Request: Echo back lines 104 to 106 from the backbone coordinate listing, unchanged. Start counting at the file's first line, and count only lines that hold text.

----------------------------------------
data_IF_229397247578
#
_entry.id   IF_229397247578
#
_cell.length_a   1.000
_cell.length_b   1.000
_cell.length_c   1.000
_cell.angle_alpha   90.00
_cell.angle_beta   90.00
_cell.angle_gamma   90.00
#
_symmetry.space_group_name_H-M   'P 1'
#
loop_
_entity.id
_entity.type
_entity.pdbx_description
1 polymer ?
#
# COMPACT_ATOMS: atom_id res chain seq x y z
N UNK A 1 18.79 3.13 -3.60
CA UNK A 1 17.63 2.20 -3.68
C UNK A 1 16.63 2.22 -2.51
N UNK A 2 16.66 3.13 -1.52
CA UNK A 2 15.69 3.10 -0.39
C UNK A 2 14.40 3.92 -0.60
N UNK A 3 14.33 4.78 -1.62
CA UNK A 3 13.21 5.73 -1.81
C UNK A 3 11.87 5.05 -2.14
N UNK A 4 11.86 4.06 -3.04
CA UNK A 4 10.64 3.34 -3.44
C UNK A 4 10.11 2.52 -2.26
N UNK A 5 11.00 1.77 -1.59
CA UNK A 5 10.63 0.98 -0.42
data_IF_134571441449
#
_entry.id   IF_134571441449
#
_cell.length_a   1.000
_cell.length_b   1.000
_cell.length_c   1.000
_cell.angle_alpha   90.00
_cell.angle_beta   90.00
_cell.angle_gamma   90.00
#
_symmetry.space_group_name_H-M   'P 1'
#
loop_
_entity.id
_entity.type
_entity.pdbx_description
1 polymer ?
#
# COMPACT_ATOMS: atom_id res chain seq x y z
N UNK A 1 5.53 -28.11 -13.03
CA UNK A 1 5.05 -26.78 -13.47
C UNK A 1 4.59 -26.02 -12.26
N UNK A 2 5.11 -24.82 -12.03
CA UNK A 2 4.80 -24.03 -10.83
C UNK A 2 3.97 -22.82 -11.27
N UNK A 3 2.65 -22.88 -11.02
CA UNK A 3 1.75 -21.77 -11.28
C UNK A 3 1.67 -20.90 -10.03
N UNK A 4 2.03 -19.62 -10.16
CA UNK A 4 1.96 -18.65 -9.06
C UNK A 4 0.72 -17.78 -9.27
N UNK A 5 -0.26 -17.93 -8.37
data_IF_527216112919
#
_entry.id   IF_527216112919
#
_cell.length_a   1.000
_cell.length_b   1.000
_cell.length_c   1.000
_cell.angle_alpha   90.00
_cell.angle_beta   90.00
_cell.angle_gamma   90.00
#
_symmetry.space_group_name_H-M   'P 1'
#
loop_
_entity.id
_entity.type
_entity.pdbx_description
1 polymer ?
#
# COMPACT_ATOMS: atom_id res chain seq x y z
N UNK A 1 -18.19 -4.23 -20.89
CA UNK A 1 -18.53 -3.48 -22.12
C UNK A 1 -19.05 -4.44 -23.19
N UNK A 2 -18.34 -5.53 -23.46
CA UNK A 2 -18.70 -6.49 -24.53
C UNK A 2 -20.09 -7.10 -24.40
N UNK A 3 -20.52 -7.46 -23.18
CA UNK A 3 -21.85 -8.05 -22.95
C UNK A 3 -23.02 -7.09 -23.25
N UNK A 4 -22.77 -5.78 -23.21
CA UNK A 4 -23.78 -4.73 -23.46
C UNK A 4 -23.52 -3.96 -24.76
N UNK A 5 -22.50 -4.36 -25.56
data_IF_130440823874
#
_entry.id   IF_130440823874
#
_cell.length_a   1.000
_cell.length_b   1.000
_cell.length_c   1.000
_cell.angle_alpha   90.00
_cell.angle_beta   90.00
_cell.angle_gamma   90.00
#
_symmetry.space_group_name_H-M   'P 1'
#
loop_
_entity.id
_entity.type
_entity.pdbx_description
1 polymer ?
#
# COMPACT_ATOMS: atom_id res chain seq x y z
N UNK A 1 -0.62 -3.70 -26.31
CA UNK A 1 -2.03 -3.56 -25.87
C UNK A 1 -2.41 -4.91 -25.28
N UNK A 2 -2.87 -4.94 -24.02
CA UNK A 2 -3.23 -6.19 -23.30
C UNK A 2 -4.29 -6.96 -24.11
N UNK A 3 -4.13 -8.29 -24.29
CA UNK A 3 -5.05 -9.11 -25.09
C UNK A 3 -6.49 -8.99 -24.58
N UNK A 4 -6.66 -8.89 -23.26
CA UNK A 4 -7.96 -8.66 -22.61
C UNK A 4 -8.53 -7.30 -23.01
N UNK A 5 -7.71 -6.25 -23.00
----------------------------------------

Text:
#
_cell.length_a   1.000
_cell.length_b   1.000